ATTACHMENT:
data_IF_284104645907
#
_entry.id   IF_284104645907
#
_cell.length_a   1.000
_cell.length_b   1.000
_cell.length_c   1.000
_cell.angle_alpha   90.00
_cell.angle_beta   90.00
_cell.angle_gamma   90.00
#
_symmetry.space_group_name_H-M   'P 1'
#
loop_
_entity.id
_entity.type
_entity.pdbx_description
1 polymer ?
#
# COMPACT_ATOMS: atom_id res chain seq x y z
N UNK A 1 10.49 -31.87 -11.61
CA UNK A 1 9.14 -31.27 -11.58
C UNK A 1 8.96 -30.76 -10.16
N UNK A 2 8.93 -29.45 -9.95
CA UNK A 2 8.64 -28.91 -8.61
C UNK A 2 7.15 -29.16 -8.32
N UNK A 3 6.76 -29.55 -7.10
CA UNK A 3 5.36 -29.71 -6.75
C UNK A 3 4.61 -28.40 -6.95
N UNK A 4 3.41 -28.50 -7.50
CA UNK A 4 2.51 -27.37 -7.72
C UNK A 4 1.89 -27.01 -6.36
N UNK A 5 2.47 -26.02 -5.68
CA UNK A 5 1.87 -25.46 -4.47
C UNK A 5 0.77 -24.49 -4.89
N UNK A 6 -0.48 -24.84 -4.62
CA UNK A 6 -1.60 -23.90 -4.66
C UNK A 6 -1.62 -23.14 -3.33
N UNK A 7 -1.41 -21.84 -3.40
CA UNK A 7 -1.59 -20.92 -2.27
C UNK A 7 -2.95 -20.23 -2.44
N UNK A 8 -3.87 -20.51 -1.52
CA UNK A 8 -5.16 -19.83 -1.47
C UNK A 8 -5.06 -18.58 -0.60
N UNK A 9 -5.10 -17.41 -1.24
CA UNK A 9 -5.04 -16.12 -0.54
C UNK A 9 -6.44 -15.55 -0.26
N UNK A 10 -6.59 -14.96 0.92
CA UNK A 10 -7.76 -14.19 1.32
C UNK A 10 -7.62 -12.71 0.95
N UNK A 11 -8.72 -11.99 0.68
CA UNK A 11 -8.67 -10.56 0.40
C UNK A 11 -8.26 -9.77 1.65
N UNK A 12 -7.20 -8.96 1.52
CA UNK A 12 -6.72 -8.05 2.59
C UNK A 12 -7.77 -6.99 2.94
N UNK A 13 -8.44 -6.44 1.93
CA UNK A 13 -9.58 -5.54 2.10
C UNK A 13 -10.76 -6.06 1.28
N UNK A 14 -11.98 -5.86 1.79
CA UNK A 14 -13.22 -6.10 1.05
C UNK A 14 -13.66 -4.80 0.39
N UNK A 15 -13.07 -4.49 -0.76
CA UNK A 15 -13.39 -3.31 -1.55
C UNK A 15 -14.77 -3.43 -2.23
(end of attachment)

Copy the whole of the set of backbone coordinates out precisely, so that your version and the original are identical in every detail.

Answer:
data_IF_284104645907
#
_entry.id   IF_284104645907
#
_cell.length_a   1.000
_cell.length_b   1.000
_cell.length_c   1.000
_cell.angle_alpha   90.00
_cell.angle_beta   90.00
_cell.angle_gamma   90.00
#
_symmetry.space_group_name_H-M   'P 1'
#
loop_
_entity.id
_entity.type
_entity.pdbx_description
1 polymer ?
#
# COMPACT_ATOMS: atom_id res chain seq x y z
N UNK A 1 10.49 -31.87 -11.61
CA UNK A 1 9.14 -31.27 -11.58
C UNK A 1 8.96 -30.76 -10.16
N UNK A 2 8.93 -29.45 -9.95
CA UNK A 2 8.64 -28.91 -8.61
C UNK A 2 7.15 -29.16 -8.32
N UNK A 3 6.76 -29.55 -7.10
CA UNK A 3 5.36 -29.71 -6.75
C UNK A 3 4.61 -28.40 -6.95
N UNK A 4 3.41 -28.50 -7.50
CA UNK A 4 2.51 -27.37 -7.72
C UNK A 4 1.89 -27.01 -6.36
N UNK A 5 2.47 -26.02 -5.68
CA UNK A 5 1.87 -25.46 -4.47
C UNK A 5 0.77 -24.49 -4.89
N UNK A 6 -0.48 -24.84 -4.62
CA UNK A 6 -1.60 -23.90 -4.66
C UNK A 6 -1.62 -23.14 -3.33
N UNK A 7 -1.41 -21.84 -3.40
CA UNK A 7 -1.59 -20.92 -2.27
C UNK A 7 -2.95 -20.23 -2.44
N UNK A 8 -3.87 -20.51 -1.52
CA UNK A 8 -5.16 -19.83 -1.47
C UNK A 8 -5.06 -18.58 -0.60
N UNK A 9 -5.10 -17.41 -1.24
CA UNK A 9 -5.04 -16.12 -0.54
C UNK A 9 -6.44 -15.55 -0.26
N UNK A 10 -6.59 -14.96 0.92
CA UNK A 10 -7.76 -14.19 1.32
C UNK A 10 -7.62 -12.71 0.95
N UNK A 11 -8.72 -11.99 0.68
CA UNK A 11 -8.67 -10.56 0.40
C UNK A 11 -8.26 -9.77 1.65
N UNK A 12 -7.20 -8.96 1.52
CA UNK A 12 -6.72 -8.05 2.59
C UNK A 12 -7.77 -6.99 2.94
N UNK A 13 -8.44 -6.44 1.93
CA UNK A 13 -9.58 -5.54 2.10
C UNK A 13 -10.76 -6.06 1.28
N UNK A 14 -11.98 -5.86 1.79
CA UNK A 14 -13.22 -6.10 1.05
C UNK A 14 -13.66 -4.80 0.39
N UNK A 15 -13.07 -4.49 -0.76
CA UNK A 15 -13.39 -3.31 -1.55
C UNK A 15 -14.77 -3.43 -2.23